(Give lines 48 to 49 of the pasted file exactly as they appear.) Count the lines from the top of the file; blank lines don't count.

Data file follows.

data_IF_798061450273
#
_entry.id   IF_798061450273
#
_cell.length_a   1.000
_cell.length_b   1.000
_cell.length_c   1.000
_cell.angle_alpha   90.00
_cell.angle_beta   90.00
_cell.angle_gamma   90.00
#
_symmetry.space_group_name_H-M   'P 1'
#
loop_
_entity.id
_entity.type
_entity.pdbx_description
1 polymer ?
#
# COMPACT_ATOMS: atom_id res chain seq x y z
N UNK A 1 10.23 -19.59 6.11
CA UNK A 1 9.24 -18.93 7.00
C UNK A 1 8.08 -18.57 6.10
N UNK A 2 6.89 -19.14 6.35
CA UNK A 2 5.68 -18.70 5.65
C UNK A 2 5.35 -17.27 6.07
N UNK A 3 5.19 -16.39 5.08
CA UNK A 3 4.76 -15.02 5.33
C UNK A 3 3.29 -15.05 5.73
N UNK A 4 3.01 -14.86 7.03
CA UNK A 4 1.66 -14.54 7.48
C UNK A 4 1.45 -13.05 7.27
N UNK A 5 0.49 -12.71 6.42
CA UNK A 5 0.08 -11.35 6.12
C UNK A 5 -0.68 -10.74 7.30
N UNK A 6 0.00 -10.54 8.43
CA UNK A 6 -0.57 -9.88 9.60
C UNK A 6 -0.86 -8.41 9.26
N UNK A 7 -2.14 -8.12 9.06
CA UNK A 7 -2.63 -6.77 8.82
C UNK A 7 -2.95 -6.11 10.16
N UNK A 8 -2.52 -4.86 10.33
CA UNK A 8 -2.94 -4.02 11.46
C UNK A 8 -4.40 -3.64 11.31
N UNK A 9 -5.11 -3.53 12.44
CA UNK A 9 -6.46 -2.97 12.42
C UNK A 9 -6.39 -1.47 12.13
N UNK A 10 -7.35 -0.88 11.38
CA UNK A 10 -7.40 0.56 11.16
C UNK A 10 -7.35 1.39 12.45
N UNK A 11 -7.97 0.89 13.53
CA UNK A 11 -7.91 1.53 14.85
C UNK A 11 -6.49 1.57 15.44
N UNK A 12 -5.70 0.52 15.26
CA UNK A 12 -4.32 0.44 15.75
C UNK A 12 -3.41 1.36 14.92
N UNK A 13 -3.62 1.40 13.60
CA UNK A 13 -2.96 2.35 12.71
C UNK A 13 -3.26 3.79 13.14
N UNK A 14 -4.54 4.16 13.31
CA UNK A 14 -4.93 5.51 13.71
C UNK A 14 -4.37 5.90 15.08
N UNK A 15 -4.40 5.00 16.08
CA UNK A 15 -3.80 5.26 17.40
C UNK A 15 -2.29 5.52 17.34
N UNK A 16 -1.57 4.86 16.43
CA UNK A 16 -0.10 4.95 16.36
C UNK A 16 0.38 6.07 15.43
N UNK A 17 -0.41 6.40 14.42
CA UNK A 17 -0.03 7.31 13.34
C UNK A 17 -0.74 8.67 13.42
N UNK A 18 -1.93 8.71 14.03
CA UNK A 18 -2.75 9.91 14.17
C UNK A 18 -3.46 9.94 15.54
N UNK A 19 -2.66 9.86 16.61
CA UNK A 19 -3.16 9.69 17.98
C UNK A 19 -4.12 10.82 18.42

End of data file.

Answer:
N UNK A 10 -7.35 -0.88 11.38
CA UNK A 10 -7.40 0.56 11.16